There are several ways to offset those expenses beyond costly student loans. One way is to start by gaining some work experience in the field after you finish your bachelor’s degree.
“I always encourage my students to wait to obtain their master’s degree until after they are employed in a criminal justice agency, partially because the agency may pay for a portion of their master’s degree,” said Sjuts.
You can also apply for financial aid or scholarships, which don’t have to be paid back. Some scholarships are awarded directly by schools and others by third-party organizations, like the CriminalJusticePrograms.com Call to Serve Scholarship. Some are awarded based on need, others on merit, and others are reserved for specific populations, like African Americans, women, and members of the LGBTQ+ population.
Online Master’s Degree in Criminal Justice
Many schools offer online criminal justice master’s programs. These programs are just as rigorous as their on-campus counterparts and are usually designed and taught by the same instructors.
Note that online programs can be synchronous or asynchronous. In synchronous programs classes are given at specific times. With asynchronous programs students can log onto classes according to their own schedule—although assignments and tests are often due on specific dates. Thus, if flexibility is important to you, make sure to find out how online courses are offered.
Before choosing an online program, make sure to consider whether this type of learning will fit your personality. You will need to be self-disciplined and good at time management. Consider also whether you will miss the live interaction with professors and peers.
Most online programs allow prospective students to take a sample class to see if it’s right for them. Take them up on the opportunity before you commit.
Salary and Career Outlook with a Master’s Degree in Criminal Justice
The Bureau of Labor Statistics (BLS) reports that people with master’s degrees earn more than those with lesser degrees and have a better job outlook across all careers.
Although specific data isn’t available to compare salaries of people with and without master’s degrees in criminal justice careers, here are some examples of annual salaries for jobs that generally require a master’s degree. Salaries are as of May 2019. (Note that the BLS considers 5% to be an average growth rate for all jobs.)
|Career||2019 Median Salary||Expected Job Growth|
|First-line Supervisor of Police and Detectives||$91,090||4–6%|
All data from the Bureau of Labor Statistics (2020). Job growth from 2018 to 2028.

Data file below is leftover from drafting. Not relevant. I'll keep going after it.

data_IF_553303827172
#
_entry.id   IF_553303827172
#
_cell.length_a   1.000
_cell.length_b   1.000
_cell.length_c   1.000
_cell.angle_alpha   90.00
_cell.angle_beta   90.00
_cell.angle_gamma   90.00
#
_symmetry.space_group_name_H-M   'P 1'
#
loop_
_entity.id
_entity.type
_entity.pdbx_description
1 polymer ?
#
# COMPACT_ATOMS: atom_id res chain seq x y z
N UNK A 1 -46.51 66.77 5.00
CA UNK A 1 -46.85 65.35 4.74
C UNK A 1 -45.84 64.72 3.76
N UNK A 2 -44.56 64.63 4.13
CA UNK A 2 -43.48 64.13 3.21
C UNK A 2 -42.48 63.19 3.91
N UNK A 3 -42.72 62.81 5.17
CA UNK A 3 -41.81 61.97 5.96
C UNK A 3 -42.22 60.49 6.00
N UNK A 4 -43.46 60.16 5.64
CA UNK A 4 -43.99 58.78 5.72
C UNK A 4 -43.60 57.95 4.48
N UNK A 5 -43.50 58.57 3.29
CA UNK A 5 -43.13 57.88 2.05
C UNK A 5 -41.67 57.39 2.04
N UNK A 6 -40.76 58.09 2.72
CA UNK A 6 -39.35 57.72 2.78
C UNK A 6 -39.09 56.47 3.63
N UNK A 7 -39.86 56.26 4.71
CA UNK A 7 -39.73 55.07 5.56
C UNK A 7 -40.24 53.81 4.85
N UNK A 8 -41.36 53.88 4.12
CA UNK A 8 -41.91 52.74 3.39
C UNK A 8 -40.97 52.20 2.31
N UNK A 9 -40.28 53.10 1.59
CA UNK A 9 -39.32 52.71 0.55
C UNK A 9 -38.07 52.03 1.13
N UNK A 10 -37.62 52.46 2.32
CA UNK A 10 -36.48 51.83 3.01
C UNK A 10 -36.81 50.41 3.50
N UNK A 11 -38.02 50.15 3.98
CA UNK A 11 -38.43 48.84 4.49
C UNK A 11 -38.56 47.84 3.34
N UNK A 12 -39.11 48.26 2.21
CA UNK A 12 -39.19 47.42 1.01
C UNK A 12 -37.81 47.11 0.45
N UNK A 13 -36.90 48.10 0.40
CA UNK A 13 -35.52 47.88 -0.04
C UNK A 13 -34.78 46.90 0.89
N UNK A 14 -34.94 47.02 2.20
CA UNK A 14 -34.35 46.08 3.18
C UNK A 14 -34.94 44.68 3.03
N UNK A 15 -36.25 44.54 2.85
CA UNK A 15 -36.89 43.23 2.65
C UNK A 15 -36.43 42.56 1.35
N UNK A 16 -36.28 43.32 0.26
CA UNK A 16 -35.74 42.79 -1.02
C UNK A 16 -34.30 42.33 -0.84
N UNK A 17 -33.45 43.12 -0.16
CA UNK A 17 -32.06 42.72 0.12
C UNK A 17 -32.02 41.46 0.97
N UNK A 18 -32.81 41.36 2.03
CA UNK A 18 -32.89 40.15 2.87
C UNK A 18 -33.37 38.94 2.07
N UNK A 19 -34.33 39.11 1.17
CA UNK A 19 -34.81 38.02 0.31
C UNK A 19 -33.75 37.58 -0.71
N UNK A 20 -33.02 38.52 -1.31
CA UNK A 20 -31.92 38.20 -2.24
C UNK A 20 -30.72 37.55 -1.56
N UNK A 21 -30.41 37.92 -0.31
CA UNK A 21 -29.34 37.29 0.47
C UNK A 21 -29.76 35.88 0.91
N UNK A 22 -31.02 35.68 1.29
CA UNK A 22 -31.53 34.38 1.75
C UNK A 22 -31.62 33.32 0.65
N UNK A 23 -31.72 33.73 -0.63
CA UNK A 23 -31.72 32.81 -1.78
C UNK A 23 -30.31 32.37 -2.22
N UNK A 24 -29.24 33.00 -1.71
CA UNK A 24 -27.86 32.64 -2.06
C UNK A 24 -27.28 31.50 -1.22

What Can I Do with a Master’s Degree in Criminal Justice?
The following are just a few of the types of careers that you can pursue with a master’s degree in criminal justice.
Career Options with a Master’s in Criminal Justice
Continuing Your Education
Doctorate in Criminal Justice
Your criminal justice education doesn’t have to stop with a master’s degree. Some go onto advanced graduate work at the doctoral level. You might earn a Ph.D. in criminal justice to pursue work like expert consulting, leading public policy, university-level teaching, or advanced research.
Certificate in Criminal Justice
There’s also the option of earning a certificate. While not as in-depth as a full degree program, a criminal justice certificate can make you more marketable to employers and demonstrate your expertise in a specialty within your field, like criminal procedure, police-community relations, or criminal law.
Criminal Justice Resources for Master’s Students
There are plenty of resources available to help you along your journey of graduate education in criminal justice. Here are a few of the top associations, societies, and other organizations that serve both criminal justice students and professionals alike.
Research and Informational Resources
Specialty-Specific Resources and Organizations
Meet the Expert
Diane Sjuts has over twenty-five years of professional experience working in the field of probation. She began her career in 1979 as a probation officer, was promoted to Chief Deputy in 1988, and five years later was selected by the Supreme Court as the Chief Probation Officer. Following her retirement from probation, Diane began her second career—in education. She was hired in 2006 to teach criminal justice full time at Metropolitan Community College in Omaha, Nebraska; in 2013 she became the director of the program. Diane has written several articles on topics such as restorative justice, crimes and punishment, the criminal justice system, and interactive-participatory classrooms.
Diane is married and has three children: Jennifer, Jill, and Jeff. She enjoys reading, walking, decorating, and spending time with family.